In cold climates, frigid temperatures can cause the telehandler to slow down. Be sure to give the equipment adequate time to warm up so you don't cause any damage, and use fluids designed to work in colder temperatures.
"Also, in northern climates you will have to think about cold and corrosion from road treatments," Peacock adds. "There has to be a degree of localization, typically based on climate, that can change maintenance considerations."
The manner in which a telehandler is operated can influence the maintenance schedule, and whether additional types of maintenance will be required. "Operators can minimize wear and tear on a machine by following the routine maintenance and inspection schedules, and by using the machine within the parameters for which it is intended," says Boeckman.
If the machine is continually overloaded, it puts extra stress onto the structures, which may cause premature wear. "Always read the load charts to see what the machine can handle in any given point in its cycle to ensure you don't overload it," Blower emphasizes.
Smooth movements are also better for the machine. "Drive and operate the unit in a smooth manner with consideration of terrain, jobsite conditions and the load," says Wheeler.
"When you're traveling, the boom should be retracted and the arm fully retracted to minimize shock," adds Peacock. "Although the machine is designed to work with the boom out, you should only do so when needed."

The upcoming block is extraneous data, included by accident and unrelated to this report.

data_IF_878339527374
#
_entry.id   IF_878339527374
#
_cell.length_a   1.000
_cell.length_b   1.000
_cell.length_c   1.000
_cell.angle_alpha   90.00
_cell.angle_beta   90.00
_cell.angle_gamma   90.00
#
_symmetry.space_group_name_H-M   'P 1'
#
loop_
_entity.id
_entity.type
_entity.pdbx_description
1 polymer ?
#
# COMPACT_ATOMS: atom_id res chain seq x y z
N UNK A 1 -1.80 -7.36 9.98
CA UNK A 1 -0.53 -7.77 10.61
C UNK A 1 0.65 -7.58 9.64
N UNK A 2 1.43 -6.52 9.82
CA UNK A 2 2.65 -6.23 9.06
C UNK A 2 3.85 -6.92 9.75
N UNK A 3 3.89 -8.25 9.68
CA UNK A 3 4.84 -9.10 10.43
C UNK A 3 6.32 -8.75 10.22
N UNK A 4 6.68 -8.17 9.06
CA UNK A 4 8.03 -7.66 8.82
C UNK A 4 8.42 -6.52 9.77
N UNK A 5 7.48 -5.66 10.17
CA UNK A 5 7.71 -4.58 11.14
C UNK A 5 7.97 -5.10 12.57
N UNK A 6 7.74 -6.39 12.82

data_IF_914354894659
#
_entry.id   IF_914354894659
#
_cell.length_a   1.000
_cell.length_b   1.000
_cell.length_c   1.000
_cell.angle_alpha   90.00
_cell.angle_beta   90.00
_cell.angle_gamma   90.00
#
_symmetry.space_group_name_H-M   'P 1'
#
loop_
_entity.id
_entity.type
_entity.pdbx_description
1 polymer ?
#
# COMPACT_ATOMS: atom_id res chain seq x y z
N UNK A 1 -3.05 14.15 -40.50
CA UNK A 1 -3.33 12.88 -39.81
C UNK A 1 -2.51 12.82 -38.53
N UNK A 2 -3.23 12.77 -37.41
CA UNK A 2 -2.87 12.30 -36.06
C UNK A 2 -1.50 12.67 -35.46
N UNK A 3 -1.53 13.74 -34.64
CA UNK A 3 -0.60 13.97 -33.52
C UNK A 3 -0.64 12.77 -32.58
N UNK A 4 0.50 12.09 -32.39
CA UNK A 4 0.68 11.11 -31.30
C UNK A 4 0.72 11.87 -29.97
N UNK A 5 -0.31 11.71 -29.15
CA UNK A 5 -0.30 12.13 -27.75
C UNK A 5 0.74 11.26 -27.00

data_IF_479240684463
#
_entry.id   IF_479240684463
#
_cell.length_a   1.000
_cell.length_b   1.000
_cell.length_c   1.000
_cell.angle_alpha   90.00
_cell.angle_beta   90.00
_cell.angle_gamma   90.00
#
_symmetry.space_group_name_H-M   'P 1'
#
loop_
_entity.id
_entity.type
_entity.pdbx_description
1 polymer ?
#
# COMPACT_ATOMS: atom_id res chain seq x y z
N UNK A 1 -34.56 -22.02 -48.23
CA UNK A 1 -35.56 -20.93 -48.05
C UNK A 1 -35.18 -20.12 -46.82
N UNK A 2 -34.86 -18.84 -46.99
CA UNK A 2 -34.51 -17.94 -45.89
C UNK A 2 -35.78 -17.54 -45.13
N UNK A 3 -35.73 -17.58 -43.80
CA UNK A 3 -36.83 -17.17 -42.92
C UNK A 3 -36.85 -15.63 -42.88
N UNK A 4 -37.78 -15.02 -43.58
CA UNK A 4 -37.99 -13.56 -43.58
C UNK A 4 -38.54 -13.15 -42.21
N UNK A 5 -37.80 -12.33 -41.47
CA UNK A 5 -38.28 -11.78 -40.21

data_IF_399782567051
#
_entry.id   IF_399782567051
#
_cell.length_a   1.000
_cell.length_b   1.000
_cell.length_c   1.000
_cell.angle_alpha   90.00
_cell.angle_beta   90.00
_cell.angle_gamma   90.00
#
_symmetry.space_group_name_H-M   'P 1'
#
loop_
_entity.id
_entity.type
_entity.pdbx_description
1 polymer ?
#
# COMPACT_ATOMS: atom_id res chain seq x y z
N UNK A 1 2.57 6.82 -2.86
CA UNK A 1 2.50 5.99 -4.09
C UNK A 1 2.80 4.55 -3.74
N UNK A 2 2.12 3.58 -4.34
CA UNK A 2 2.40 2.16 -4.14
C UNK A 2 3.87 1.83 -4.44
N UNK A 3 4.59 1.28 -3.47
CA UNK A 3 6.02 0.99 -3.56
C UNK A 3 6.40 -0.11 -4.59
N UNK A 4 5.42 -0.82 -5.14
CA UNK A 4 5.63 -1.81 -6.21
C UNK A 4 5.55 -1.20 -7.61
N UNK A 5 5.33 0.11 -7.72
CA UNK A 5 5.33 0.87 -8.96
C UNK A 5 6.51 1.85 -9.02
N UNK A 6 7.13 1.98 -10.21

Use the right tools
With models designed as lift and place machines, tool carriers or ground-engaging units, it's important to pick the right telehandler for the job.
"Ground-engaging machines have high bucket breakout forces and high turbo engines to push into the ground and dig," Blower notes. "The geometry on the front of the machine is also designed for bucket power. It's similar to a wheel loader leverage system to give more bucket breakout force when you use a bucket.
"If you want to ground engage, you have to make sure you have the right machine for the job," he continues. "If you put a bucket on a lift and place machine, you could damage it. You could stretch some chains, twist booms, etc., because they're not designed for that. You really need to get the right telescopic for the job."
For tool carrier designs, make sure you use the right attachments. "Using OEM attachments is critical," says Boeckman. "Using unapproved attachments can accelerate wear on the boom, and they're unsafe since the equipment manufacturer cannot assure performance or establish range and capacity limitations. You also want to use all attachments for their intended purpose and within load capacity limits."